Graphics card sales dropped sharply – in terms of discrete (standalone) and integrated (built-in processors) GPUs – in the second quarter, and Nvidia’s lineup took a particularly sharp defeat according to the latest from a firm of analysts.
As Tom’s Hardware (opens in new tab) reports, Jon Peddie Research (JPR) has produced figures for the second quarter of 2022 that show that overall GPU sales are down 14.9% compared to the previous quarter, due to demand for PCs decreasing – with the cost of living rising. , no doubt starting to play a bigger part in this.
Shipments of standalone graphics cards dropped more than integrated graphics, down 22.6%, and Nvidia was the hardest hit, with a 25.7% drop in sales in the second quarter. This clearly contrasts with a much less impactful drop for AMD of 7.6% compared to the previous quarter.
Intel dropped 9.8% as integrated GPUs also dropped, with the number of PC processors being shipped down 7% from the previous quarter (and 34% year-over-year, a pretty surprising number as well).
These are some worrisome drops, particularly for Nvidia, and the overall future of the GPU industry looks shaky as JPR notes, writing that: the jitters these events create have discouraged Europe’s economy; the UK is in recession with high inflation.
“Forecasting has never been more challenging, and as a result, our forecast and others will be revised frequently as new data emerges.”
Analysis: A claustrophobic and difficult time for Nvidia?
The falling graphics card sales underscore what we’ve been hearing for a while – that lack of supply is no longer the problem, but waning demand, particularly for Nvidia’s GPUs. The Green team made it clear enough after the company’s recent fiscal results that too many GeForce graphics cards were made, and now there’s a problem with oversupply.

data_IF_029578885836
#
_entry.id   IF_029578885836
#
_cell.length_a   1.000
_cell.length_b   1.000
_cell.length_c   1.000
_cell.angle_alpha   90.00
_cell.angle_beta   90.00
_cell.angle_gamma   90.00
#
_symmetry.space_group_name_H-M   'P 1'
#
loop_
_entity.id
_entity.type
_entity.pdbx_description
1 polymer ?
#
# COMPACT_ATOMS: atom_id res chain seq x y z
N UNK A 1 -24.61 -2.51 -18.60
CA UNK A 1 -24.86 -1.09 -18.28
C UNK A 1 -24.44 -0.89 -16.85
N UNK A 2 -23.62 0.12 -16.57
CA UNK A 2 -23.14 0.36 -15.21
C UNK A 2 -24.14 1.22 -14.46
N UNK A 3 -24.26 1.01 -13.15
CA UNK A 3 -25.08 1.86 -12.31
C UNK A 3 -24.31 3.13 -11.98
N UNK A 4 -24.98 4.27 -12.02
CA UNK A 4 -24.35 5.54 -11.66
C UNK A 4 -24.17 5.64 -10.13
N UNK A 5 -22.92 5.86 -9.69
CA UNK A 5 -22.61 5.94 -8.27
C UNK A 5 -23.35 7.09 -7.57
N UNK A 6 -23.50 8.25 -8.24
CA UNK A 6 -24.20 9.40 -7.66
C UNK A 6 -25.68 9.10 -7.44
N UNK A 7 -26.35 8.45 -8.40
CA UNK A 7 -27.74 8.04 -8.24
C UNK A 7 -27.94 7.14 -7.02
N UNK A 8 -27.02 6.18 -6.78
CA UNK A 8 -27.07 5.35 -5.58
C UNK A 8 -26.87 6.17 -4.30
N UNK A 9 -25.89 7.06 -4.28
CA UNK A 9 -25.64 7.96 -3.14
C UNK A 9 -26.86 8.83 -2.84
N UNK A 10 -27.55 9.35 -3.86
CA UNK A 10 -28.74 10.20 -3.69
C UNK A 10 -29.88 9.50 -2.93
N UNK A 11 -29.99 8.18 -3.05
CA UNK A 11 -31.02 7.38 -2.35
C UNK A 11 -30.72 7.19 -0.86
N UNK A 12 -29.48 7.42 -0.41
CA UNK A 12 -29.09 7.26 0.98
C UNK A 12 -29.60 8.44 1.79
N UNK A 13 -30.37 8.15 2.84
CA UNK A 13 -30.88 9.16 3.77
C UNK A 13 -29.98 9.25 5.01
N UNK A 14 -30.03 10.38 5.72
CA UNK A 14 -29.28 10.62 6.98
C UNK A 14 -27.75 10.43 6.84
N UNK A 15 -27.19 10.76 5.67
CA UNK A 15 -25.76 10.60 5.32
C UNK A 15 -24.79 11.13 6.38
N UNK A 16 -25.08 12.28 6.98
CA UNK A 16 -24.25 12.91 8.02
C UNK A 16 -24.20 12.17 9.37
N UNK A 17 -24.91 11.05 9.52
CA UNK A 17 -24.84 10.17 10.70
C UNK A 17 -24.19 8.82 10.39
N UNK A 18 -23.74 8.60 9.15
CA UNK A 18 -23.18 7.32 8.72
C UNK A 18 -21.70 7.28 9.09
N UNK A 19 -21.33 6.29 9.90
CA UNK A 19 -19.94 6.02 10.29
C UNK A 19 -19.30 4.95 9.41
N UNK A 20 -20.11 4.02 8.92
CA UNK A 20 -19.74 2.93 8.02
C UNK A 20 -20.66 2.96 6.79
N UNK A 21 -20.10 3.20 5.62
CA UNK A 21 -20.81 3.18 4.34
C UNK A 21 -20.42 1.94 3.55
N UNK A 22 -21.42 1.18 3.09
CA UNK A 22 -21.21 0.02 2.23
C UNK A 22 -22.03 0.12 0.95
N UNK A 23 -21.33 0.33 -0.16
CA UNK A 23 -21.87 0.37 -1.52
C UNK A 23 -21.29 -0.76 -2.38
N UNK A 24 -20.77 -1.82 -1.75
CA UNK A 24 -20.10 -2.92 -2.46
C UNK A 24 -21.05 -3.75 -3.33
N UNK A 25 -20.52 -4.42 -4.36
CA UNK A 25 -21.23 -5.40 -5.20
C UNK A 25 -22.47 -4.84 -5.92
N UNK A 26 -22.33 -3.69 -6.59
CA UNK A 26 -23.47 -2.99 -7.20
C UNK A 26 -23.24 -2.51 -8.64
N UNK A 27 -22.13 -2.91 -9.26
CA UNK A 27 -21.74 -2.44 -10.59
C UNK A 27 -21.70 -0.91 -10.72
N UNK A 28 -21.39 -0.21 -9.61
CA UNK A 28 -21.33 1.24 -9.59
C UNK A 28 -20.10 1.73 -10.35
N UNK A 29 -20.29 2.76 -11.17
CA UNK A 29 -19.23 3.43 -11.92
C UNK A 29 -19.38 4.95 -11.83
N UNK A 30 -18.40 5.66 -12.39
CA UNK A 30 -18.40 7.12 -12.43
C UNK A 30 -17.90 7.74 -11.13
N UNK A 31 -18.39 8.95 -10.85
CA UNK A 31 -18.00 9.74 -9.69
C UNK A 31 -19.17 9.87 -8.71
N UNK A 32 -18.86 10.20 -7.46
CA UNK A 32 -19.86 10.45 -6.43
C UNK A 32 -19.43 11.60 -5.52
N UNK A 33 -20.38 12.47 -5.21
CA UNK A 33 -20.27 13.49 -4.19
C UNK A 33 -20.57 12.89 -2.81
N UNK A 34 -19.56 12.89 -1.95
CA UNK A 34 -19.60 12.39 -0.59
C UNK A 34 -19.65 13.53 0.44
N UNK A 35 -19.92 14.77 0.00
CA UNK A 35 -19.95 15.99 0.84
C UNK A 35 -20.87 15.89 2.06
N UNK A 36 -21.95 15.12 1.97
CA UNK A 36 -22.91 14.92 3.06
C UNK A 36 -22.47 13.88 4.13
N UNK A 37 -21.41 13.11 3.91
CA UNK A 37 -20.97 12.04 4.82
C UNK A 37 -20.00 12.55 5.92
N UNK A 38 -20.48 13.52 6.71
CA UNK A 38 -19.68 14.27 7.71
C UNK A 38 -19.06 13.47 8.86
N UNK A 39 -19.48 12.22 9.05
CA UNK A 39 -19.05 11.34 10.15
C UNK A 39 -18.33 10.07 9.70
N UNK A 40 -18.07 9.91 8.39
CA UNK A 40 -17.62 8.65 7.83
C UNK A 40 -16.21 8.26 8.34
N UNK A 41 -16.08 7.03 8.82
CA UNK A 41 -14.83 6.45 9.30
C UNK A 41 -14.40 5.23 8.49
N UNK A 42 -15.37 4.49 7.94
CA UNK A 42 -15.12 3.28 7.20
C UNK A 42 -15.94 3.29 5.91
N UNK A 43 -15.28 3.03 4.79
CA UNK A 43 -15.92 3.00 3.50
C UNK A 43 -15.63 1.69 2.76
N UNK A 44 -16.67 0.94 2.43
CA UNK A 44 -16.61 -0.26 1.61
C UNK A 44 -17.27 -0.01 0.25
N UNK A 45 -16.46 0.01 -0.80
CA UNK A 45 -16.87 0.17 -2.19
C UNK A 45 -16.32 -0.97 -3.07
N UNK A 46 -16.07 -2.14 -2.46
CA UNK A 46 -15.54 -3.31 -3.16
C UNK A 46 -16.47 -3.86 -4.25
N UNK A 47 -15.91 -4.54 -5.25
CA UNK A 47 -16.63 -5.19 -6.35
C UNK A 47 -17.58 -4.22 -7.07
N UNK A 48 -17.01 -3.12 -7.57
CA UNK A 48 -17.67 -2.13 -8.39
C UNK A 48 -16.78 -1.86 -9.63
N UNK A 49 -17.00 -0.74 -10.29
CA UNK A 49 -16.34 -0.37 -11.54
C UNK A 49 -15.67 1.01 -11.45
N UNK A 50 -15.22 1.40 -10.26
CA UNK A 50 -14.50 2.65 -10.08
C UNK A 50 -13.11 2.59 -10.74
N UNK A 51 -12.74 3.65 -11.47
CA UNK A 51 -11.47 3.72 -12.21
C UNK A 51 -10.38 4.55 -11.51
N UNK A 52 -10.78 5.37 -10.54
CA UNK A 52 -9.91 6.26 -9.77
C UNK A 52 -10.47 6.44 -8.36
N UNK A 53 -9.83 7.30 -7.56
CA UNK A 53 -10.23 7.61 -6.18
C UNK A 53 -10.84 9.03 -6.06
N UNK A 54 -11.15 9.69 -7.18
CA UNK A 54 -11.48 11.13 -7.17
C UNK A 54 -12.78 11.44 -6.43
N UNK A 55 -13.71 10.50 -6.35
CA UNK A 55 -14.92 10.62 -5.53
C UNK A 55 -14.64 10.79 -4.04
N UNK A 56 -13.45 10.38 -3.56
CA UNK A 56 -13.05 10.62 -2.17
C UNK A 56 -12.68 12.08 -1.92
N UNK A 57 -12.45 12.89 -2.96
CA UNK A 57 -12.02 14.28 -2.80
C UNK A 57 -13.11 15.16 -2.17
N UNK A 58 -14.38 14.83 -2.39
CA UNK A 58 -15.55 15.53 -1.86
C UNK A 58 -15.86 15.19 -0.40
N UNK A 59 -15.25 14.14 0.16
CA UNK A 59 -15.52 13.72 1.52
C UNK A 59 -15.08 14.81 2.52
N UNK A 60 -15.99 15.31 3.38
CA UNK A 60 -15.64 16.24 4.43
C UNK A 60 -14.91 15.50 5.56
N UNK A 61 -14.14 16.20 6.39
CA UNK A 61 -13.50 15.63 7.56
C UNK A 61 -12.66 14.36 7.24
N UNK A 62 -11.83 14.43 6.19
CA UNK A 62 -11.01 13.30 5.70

The really thorny part about this overshooting with the manufacture of current-gen RTX 3000 GPUs is that the cost of living and inflation crisis are becoming more felt as time goes on, in addition to the release of high-end graphics cards. (RTX 4000, and RDNA 3 for AMD) is getting pretty close. So it’s increasingly likely that people will want to wait for the big leaps in performance that high-end products bring, rather than buying now – unless the price really is right.
Given all that, these numbers – and this particularly dramatic drop for Nvidia – aren’t surprising, and they confirm the recent rumor claim that Team Green will implement much greater price reduction measures than the reductions we’ve made. seen. In fact, we hear this is an imminent move – in September – from two reports now.
AMD is also discounting its current-gen RX 6000 cards even further, but it’s Nvidia in particular that suffers the biggest sales drops as we see here, with Team Green stuck in a nasty situation where the gap between current and next generation GPUs are rapidly shrinking, creating a seriously claustrophobic environment with little wiggle room.
That said, the theory is that big price cuts aren’t the only possible solution – Nvidia said it could look elsewhere to offload GPU oversupply, such as data centers for cloud services – but in reality, we hope a higher price of GPU cuts to cards on shelves soon, one way or another.
And with numbers coming in like this latest report from JPR, it seems more likely that Nvidia will take action on the pricing front – either that, or face having to delay the launch of the next-gen Lovelace, which is another possibility here. A staggered release with larger gaps between the RTX 4090 (supposedly out of the gate first) and other RTX 4000 models could ensue, to leave more room to free up excess RTX 3000 stock, possibly in combination with price drops for the latter.
Whatever the case, it looks increasingly like Nvidia needs to take some firmer actions to help navigate the GPU waters that are getting increasingly choppy as 2022 progresses.